Higher US bond yields on rising inflation/growth expectations makes the yields more attractive to investors, thus bringing more capital into the US out of emerging markets where yields would normally be a fair bit higher. As this differential narrows, the USD benefits and Azerbaijan gets to ‘joyride’ on the United States’ exorbitant privilege by insulating itself from some of the same types of currency and price level volatility more evident in other FSU economies. That doesn’t mean inflation isn’t happening and isn’t a problem since the real exchange rate and income levels still matter, and the topline inflation figure is only as low as it is because of the recession experienced by the domestic non-oil industrial sector — a 12.1% contraction at its worst, with transport and storage taking a 10.9% hit — and other businesses slammed by COVID and last year’s oil shock. It’s useful to remember that the national wealth fund SOFAZ is used to help manage the national money supply and reserve balance, far easier when growth is more stagnant thanks to the post-2014 oil shock growth regime than when growth is rapid. Some domestic price controls are similarly managed using this arrangement. Saudi Arabia and other oil exporters with pegged currencies are experiencing food price inflation levels above 10% while topline inflation is often around 5-6%. It’s actually quite difficult if you dig around Russian sources to find good reporting on the price level situation, but it’s safe to say that while a stronger dollar provides some help buying imports, it leaves Baku at the mercy of the Federal Reserve. That’s why the Central Bank didn’t touch the discount rate corridor from 5.75-6.75% — note that the Fed has it at 0.25%. They’re keeping an eye on the money supply, and prices are still rising.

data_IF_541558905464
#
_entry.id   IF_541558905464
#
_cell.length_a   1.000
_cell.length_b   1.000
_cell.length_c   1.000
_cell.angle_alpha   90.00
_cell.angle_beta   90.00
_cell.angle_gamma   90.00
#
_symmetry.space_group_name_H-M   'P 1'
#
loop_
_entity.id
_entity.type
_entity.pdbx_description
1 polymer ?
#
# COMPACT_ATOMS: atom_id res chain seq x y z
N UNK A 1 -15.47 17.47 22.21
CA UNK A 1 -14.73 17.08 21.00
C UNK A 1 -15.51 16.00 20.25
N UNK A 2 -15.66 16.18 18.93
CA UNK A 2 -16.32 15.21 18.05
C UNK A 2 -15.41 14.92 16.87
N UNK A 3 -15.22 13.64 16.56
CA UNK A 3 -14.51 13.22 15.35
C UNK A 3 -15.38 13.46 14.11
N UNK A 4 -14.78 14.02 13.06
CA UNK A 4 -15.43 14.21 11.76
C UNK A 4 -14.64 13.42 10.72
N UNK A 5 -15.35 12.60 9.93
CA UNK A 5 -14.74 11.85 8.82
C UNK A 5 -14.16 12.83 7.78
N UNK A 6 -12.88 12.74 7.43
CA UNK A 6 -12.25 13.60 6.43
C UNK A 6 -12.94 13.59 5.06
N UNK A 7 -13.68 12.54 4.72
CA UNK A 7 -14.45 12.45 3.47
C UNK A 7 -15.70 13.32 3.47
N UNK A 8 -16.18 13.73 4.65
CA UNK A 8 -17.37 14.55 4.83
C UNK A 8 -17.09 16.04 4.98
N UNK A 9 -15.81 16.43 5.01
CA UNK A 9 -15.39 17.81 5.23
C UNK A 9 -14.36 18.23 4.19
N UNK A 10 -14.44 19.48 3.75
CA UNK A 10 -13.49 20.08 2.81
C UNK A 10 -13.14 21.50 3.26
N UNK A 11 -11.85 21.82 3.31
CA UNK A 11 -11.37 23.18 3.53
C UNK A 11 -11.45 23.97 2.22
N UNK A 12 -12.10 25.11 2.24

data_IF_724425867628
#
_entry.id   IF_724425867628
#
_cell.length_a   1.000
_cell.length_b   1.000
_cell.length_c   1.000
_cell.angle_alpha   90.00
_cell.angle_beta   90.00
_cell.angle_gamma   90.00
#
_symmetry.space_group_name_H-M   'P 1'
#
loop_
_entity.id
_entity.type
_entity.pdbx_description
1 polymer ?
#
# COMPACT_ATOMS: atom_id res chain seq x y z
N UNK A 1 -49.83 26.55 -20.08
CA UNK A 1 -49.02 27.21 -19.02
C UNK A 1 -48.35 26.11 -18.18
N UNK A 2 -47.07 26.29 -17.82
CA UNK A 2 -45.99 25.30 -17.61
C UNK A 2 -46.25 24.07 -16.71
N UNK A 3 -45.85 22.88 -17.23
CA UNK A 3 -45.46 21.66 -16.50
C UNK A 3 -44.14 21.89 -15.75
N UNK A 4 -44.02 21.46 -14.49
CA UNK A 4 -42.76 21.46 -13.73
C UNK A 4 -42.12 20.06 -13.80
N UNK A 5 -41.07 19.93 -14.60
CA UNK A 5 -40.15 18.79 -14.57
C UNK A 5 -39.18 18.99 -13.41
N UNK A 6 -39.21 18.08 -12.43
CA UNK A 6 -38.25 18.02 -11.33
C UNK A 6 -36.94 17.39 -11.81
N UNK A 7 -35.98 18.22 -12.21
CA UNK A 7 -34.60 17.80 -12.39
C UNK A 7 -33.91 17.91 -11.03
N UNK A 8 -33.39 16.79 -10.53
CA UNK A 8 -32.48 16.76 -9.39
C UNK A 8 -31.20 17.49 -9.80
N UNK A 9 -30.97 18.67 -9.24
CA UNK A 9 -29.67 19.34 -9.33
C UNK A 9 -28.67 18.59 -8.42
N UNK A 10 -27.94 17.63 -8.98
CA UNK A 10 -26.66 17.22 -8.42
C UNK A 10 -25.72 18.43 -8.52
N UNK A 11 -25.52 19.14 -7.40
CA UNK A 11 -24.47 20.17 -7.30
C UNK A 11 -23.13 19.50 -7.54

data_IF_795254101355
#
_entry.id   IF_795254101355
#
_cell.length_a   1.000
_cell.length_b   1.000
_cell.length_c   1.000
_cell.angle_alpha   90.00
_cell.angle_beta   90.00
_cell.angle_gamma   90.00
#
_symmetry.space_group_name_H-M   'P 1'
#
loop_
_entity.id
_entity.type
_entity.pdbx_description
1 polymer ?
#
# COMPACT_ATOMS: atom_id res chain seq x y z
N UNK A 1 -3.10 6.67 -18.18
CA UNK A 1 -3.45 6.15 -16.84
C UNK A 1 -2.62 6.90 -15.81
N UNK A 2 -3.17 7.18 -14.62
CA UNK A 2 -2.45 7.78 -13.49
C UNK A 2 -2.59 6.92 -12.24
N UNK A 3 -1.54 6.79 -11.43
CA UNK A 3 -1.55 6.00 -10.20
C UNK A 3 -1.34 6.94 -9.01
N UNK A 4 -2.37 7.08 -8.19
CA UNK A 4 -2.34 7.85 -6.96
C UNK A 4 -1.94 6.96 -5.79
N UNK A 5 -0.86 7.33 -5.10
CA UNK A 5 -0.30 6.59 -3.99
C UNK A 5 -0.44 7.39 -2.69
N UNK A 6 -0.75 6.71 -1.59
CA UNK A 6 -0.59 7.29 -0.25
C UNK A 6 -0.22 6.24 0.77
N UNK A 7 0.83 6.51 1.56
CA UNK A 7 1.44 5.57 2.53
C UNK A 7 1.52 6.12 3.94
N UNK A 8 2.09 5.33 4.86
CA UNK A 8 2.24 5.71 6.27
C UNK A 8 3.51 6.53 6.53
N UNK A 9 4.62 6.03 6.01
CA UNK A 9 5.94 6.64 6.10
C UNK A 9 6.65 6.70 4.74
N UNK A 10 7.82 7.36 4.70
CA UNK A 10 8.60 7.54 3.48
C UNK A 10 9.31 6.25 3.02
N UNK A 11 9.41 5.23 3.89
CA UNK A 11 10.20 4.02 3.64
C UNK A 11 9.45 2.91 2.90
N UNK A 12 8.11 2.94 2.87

All told, it looks like Ukraine suffered a 4% GDP contraction from the COVID shock while the growth forecasts for 2021 generally fall around 4% as well. That means a return to pre-COVID income levels sometime in 2022, if then. There’s plenty to dive into on Ukraine at the moment, from the nationalization of Chinese-owned Motor Sich to macroeconomic concerns and fights with the IMF to Zelensky’s fight for political survival, but what I’m interested in seeing play out is the formation of a separate Bureau of Economic Security folding in functions from the SBU and other agencies aimed at tracking and enforcing the law for economic crimes. These are broadly defined but generally aimed more at things like money laundering, mass tax evasion, or else informing/shaping the regulatory and legislative process to protect national security in the economic sphere. Since the US sanctioned oligarch Ihor Kolomoisky 3 weeks ago, the pressure’s on in Kyiv to keep showing Washington that Zelensky’s serious about fighting the country’s oligarchs. Today’s call between Biden’s national security advisor Jake Sullivan and Andriy Yermak from the Presidential Office reiterates the Biden administration’s intent to push for reforms. The new bureau is consistent with the new pressure to curry favor in Washington. It’s also an interesting form of ‘mirroring’ from Russia and other FSU governments since it explicitly securitizes the economy in terms of policymaking. On March 10, an economic security strategy through 2025 was adopted. These oddly resemble Russia’s efforts to do the same and provide a new political cudgel to push through various reform efforts, initiatives, or else reward domestic business lobbies looking for rents. In other words, it’s a crisis measure when the lack of viable sources of sustainable growth are lacking. In this case, this is as much about the EU leaving Ukraine in a halfway house as it is the country’s messy economic divorce with Russia. Zelensky is expected to talk to Biden by phone soon, though when is unclear. I’d watch closely for what, if any, announcements come next.